Technology-savvy youths are increasingly taking to informal cross-border trade, dashing hopes of tax agencies to grow their collection with rising trade volumes, a new study says.
A study by CUTS International indicates that high level unemployment and residual barriers on movement of goods and services across East Africa Community borders are pushing millions of enlightened people into informal trade as the region evolves into a common market.
Majority of the perpetrators are young people aged between 20 and 40 years, 10 per cent of who hold university degrees, 25.8 per cent diploma or professional certificates, while 44.2 per cent are secondary school leavers.
“This trend indicates that as the stage of regional integration rises, informal cross border trade is also becoming an increasingly sophisticated affair that requires better education to run,” said Victor Ogalo, a regional programmes officer at CUTS International.
Involvement of the group is raising concern that tax agencies could be losing millions of shillings in tariff evasion even as they step up information sharing. In Kenya, the volume of trade with neighbours has been growing steadily over the last five years since the region started implementing a custom union in 2005.
Trade ministry data indicates that Kenya’s export into the region grew from Sh53 billion in 2006 to Sh90.5 billion last year. This reported trade level, however, does not include products worth billions of shillings that are exchanged across national borders informally.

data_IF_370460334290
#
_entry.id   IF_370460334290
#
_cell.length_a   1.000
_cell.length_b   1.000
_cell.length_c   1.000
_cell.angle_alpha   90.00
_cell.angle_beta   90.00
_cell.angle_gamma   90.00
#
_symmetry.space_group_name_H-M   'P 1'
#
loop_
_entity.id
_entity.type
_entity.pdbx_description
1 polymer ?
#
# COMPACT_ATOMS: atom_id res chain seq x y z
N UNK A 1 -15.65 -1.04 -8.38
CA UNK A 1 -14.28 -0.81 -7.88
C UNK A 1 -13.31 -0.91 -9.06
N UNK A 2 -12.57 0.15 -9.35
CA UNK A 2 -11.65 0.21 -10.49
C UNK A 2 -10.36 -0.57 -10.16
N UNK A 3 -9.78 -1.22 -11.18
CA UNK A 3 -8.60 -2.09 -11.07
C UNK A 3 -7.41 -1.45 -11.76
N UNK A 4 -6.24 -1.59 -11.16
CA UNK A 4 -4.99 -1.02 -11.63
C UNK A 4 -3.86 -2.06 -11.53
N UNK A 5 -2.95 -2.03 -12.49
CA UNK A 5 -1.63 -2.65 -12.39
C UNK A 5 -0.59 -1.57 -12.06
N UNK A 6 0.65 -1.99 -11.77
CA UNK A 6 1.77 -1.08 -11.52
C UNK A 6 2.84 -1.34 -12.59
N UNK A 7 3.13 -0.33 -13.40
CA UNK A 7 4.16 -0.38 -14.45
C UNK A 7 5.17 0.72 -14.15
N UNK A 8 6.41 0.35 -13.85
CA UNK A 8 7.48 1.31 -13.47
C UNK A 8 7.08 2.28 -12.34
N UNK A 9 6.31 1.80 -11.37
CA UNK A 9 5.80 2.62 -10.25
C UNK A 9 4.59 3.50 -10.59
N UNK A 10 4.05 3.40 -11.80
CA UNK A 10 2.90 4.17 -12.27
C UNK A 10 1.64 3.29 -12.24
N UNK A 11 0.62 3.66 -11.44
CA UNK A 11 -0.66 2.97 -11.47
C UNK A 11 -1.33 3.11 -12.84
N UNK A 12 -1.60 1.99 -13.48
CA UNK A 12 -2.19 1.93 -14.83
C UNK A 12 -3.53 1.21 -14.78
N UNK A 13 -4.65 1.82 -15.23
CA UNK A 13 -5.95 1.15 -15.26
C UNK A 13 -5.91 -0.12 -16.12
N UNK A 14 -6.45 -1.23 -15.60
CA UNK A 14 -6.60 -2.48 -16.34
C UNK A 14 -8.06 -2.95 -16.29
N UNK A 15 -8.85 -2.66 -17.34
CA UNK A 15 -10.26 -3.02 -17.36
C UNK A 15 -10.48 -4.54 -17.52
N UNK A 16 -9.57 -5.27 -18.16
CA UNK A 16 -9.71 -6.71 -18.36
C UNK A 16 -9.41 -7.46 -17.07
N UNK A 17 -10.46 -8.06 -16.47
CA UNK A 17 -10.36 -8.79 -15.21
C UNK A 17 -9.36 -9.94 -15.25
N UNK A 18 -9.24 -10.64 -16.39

The size of the informal sector is currently estimated at 41 per cent of the country’s 1.4 trillion GDP (Sh594 billion), a colossal sum that policy makers have been struggling to bring under the tax net. While the government has introduced turnover tax in the hope of bringing most of this wealth into the tax bracket, experts say more need to be done.
The turnover tax targets any enterprise that records at least Sh5 million in annual turnover. The government faces the challenge of ascertaining firms’ earnings as most players in the informal segment hardly keep financial records.
“This segment is usually very diverse and mobile, making it difficult for government to enforce tax laws,” said Nikhil Hira, a tax partner at regional consultancy firm Deloitte and Touché. He attributes the growing number of youthful Kenyans going into informal trade to the teething problems that usually follow regional economic integrations.
“We could be in a common market, but traders still face work permits, domestic taxes, and conflicting regulations that make formal market access difficult to penetrate,” he said.
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